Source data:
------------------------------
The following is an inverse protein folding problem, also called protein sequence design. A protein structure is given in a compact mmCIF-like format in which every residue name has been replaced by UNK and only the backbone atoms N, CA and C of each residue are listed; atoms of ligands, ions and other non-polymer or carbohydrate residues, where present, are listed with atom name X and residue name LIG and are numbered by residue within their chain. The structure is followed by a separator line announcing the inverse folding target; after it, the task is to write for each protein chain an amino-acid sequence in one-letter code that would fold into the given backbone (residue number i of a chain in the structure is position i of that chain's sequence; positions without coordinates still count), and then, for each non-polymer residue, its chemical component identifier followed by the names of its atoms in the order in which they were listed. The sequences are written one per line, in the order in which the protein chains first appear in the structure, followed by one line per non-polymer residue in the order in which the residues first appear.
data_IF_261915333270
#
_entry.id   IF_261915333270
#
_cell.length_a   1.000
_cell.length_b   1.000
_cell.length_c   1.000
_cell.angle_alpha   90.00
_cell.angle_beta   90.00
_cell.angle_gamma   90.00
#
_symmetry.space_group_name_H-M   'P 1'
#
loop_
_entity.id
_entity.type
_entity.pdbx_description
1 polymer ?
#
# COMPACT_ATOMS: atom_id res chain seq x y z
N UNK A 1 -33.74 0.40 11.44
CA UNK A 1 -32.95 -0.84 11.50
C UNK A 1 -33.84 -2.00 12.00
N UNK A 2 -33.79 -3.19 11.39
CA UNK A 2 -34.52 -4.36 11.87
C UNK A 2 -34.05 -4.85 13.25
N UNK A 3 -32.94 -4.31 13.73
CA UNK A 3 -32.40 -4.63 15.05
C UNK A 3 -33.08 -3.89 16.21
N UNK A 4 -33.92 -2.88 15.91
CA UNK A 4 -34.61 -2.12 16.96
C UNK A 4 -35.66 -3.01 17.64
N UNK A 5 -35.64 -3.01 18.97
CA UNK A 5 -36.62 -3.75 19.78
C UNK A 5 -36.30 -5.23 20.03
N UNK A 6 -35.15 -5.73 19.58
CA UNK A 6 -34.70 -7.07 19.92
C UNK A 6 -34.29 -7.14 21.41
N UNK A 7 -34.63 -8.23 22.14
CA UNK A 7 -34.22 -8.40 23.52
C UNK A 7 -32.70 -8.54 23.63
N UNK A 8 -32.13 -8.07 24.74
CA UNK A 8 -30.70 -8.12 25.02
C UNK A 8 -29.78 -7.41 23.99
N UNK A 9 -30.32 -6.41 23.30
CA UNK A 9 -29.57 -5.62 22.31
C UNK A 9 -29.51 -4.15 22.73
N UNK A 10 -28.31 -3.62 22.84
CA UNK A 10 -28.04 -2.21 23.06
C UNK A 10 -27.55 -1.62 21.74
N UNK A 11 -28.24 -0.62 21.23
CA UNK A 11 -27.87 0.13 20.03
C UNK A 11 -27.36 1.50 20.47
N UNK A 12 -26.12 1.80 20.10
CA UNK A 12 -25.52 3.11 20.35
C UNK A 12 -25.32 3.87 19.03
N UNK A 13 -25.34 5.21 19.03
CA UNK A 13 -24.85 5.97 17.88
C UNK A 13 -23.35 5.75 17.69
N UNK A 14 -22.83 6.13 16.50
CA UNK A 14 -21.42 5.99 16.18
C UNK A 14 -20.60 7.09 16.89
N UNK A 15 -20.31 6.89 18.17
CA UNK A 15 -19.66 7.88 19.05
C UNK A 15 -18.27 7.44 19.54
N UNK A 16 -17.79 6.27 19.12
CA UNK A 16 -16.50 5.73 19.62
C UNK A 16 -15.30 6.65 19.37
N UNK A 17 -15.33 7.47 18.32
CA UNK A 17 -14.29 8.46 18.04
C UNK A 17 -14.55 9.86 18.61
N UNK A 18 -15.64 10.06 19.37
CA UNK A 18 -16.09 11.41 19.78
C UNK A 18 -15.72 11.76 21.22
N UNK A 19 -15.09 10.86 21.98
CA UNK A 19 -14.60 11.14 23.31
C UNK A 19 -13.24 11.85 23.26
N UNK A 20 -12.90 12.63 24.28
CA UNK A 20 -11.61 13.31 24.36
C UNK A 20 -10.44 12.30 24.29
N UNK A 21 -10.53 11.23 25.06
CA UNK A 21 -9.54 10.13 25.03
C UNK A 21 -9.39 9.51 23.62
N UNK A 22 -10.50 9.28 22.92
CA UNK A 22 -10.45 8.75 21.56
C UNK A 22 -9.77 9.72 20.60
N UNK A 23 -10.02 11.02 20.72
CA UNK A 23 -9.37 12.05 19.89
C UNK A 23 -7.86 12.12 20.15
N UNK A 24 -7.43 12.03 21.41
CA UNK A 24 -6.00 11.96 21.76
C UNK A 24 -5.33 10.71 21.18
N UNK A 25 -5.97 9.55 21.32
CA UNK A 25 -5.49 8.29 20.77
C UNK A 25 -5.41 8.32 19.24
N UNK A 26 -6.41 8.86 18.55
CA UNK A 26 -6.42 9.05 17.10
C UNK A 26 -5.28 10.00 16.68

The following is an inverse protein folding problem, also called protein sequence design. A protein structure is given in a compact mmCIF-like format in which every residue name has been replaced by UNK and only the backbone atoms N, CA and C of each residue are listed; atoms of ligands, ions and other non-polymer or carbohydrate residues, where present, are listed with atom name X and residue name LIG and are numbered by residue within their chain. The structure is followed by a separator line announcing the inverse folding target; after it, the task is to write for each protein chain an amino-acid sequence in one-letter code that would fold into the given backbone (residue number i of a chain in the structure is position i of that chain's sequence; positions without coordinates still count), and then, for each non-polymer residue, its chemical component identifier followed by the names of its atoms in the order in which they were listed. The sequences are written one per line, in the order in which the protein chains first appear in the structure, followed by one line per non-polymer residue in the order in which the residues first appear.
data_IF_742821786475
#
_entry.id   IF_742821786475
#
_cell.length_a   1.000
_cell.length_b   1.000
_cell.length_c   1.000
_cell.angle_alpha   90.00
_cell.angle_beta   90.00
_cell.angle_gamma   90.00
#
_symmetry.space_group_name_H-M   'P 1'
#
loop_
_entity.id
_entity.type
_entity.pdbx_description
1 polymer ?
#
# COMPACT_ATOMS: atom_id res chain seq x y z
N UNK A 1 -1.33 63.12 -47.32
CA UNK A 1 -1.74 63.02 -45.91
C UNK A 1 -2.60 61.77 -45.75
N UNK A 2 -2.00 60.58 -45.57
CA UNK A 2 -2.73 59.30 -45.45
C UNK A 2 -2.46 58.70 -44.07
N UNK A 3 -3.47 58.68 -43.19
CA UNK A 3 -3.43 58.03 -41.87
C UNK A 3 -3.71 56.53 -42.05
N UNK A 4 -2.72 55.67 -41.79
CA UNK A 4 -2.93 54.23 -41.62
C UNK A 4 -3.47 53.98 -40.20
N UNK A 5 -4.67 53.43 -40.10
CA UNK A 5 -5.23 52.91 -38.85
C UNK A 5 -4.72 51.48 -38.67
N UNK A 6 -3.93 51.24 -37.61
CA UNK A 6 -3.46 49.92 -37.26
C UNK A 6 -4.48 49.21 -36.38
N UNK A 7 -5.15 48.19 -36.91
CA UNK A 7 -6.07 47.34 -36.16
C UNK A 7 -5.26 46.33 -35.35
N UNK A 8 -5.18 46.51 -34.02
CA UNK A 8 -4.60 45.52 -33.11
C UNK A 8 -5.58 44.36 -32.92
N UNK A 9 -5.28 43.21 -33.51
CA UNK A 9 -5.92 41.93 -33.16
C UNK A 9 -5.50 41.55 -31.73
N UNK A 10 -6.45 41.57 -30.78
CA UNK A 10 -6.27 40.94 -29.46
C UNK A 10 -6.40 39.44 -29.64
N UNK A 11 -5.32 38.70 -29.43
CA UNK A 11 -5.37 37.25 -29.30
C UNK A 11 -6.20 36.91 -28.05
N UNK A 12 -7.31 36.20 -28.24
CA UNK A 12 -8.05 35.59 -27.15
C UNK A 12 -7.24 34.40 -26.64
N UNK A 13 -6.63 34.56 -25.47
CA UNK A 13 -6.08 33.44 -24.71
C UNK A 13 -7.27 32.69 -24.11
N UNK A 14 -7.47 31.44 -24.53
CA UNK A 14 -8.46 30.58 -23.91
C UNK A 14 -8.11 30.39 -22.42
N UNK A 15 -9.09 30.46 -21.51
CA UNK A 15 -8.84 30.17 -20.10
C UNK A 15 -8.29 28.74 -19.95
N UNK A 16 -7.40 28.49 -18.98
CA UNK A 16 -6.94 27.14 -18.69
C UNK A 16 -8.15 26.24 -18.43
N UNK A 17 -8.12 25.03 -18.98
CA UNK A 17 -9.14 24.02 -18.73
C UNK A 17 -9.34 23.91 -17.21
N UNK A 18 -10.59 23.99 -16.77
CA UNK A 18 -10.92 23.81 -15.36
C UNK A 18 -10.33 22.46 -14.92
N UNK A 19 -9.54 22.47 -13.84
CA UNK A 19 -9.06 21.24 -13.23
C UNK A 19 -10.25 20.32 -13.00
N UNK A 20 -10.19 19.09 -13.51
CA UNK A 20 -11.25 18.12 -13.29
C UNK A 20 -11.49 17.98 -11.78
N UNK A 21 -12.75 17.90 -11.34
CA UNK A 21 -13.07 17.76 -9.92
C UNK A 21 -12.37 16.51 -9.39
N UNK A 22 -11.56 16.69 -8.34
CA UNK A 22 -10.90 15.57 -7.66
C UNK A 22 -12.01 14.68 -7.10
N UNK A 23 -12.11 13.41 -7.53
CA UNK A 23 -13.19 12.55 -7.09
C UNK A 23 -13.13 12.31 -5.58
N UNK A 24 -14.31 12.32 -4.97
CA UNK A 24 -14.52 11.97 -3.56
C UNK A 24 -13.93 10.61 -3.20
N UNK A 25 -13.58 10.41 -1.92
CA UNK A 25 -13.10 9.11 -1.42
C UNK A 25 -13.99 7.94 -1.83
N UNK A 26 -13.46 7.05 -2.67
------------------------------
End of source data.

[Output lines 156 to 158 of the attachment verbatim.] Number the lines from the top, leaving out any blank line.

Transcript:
C UNK A 12 -7.24 34.40 -26.64
N UNK A 13 -6.63 34.56 -25.47
CA UNK A 13 -6.08 33.44 -24.71